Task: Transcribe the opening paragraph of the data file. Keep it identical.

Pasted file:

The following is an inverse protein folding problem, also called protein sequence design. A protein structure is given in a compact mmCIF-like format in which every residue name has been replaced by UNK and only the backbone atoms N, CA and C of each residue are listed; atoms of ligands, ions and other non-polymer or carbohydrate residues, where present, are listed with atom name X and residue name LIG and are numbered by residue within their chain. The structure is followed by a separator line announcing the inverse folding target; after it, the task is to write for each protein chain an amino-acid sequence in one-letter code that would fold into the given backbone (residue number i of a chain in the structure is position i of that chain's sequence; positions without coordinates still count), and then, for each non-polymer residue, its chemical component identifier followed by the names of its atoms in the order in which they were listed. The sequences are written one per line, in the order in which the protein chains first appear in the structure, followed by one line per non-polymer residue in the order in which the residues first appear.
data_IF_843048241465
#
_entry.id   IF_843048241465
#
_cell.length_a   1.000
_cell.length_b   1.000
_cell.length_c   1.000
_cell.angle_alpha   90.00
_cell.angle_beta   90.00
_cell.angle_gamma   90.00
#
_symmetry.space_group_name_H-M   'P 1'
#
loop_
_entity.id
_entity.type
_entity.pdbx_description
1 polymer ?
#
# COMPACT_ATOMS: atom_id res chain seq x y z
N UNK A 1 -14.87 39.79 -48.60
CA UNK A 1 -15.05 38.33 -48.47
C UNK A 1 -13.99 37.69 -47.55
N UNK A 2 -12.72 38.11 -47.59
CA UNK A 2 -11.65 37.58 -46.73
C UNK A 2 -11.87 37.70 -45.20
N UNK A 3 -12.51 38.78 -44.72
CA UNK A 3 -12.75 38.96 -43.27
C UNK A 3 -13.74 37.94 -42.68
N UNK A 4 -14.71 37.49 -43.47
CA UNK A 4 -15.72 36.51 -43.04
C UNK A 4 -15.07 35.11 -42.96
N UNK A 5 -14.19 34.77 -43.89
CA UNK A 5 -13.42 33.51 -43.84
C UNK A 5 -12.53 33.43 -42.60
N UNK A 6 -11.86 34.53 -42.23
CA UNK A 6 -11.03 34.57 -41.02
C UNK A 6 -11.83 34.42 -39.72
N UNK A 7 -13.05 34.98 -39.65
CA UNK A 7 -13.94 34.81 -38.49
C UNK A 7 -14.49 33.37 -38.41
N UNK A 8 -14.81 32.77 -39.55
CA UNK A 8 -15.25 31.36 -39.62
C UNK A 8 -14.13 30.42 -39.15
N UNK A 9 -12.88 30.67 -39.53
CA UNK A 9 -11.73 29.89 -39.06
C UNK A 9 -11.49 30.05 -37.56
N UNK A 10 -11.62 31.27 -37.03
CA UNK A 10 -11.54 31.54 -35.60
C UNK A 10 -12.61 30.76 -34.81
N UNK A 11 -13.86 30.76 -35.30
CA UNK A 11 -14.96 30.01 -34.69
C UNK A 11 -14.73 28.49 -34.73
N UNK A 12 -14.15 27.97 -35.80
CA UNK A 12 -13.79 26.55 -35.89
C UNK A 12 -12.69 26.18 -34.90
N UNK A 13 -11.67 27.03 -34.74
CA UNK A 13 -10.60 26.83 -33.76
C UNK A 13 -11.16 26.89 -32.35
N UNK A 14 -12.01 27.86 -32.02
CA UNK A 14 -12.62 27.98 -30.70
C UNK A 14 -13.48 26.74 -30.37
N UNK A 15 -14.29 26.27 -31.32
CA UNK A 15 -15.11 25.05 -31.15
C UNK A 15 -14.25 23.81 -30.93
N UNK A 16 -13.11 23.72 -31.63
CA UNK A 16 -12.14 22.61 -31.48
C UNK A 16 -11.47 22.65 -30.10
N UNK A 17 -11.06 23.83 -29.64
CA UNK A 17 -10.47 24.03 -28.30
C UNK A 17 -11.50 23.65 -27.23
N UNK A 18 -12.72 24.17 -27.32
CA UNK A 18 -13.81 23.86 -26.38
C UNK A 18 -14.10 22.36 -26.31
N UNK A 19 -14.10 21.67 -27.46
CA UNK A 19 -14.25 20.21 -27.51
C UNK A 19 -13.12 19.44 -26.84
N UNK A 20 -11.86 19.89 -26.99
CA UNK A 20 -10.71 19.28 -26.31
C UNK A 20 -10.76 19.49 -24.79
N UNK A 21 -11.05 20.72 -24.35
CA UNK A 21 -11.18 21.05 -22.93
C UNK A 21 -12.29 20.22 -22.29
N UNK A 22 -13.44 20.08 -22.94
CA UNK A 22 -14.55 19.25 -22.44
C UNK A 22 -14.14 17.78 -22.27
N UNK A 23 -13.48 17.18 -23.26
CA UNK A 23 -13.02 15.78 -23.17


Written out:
The following is an inverse protein folding problem, also called protein sequence design. A protein structure is given in a compact mmCIF-like format in which every residue name has been replaced by UNK and only the backbone atoms N, CA and C of each residue are listed; atoms of ligands, ions and other non-polymer or carbohydrate residues, where present, are listed with atom name X and residue name LIG and are numbered by residue within their chain. The structure is followed by a separator line announcing the inverse folding target; after it, the task is to write for each protein chain an amino-acid sequence in one-letter code that would fold into the given backbone (residue number i of a chain in the structure is position i of that chain's sequence; positions without coordinates still count), and then, for each non-polymer residue, its chemical component identifier followed by the names of its atoms in the order in which they were listed. The sequences are written one per line, in the order in which the protein chains first appear in the structure, followed by one line per non-polymer residue in the order in which the residues first appear.